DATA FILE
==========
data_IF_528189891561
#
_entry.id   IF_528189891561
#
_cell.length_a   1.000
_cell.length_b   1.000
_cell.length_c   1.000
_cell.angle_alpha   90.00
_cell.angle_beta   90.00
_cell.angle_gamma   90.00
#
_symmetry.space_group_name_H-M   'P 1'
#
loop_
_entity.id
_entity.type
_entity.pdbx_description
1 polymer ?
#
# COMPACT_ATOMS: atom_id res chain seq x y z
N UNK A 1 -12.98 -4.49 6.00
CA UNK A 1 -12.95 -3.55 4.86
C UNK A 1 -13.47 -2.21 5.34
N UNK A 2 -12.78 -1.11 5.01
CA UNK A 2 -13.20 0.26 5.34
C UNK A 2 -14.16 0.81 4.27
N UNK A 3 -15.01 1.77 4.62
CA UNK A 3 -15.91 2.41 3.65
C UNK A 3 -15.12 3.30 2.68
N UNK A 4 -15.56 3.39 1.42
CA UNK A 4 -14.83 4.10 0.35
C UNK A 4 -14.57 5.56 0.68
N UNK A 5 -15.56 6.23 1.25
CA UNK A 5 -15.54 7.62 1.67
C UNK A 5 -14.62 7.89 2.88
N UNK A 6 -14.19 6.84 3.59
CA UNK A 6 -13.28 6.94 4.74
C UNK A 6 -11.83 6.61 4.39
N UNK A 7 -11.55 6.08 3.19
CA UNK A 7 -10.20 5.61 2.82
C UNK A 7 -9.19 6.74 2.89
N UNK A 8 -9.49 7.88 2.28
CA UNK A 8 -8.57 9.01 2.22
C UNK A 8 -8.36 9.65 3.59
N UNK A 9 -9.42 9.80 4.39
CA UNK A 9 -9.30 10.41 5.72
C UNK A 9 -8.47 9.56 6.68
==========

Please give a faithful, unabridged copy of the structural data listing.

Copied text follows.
data_IF_528189891561
#
_entry.id   IF_528189891561
#
_cell.length_a   1.000
_cell.length_b   1.000
_cell.length_c   1.000
_cell.angle_alpha   90.00
_cell.angle_beta   90.00
_cell.angle_gamma   90.00
#
_symmetry.space_group_name_H-M   'P 1'
#
loop_
_entity.id
_entity.type
_entity.pdbx_description
1 polymer ?
#
# COMPACT_ATOMS: atom_id res chain seq x y z
N UNK A 1 -12.98 -4.49 6.00
CA UNK A 1 -12.95 -3.55 4.86
C UNK A 1 -13.47 -2.21 5.34
N UNK A 2 -12.78 -1.11 5.01
CA UNK A 2 -13.20 0.26 5.34
C UNK A 2 -14.16 0.81 4.27
N UNK A 3 -15.01 1.77 4.62
CA UNK A 3 -15.91 2.41 3.65
C UNK A 3 -15.12 3.30 2.68
N UNK A 4 -15.56 3.39 1.42
CA UNK A 4 -14.83 4.10 0.35
C UNK A 4 -14.57 5.56 0.68
N UNK A 5 -15.56 6.23 1.25
CA UNK A 5 -15.54 7.62 1.67
C UNK A 5 -14.62 7.89 2.88
N UNK A 6 -14.19 6.84 3.59
CA UNK A 6 -13.28 6.94 4.74
C UNK A 6 -11.83 6.61 4.39
N UNK A 7 -11.55 6.08 3.19
CA UNK A 7 -10.20 5.61 2.82
C UNK A 7 -9.19 6.74 2.89
N UNK A 8 -9.49 7.88 2.28
CA UNK A 8 -8.57 9.01 2.22
C UNK A 8 -8.36 9.65 3.59
N UNK A 9 -9.42 9.80 4.39
CA UNK A 9 -9.30 10.41 5.72
C UNK A 9 -8.47 9.56 6.68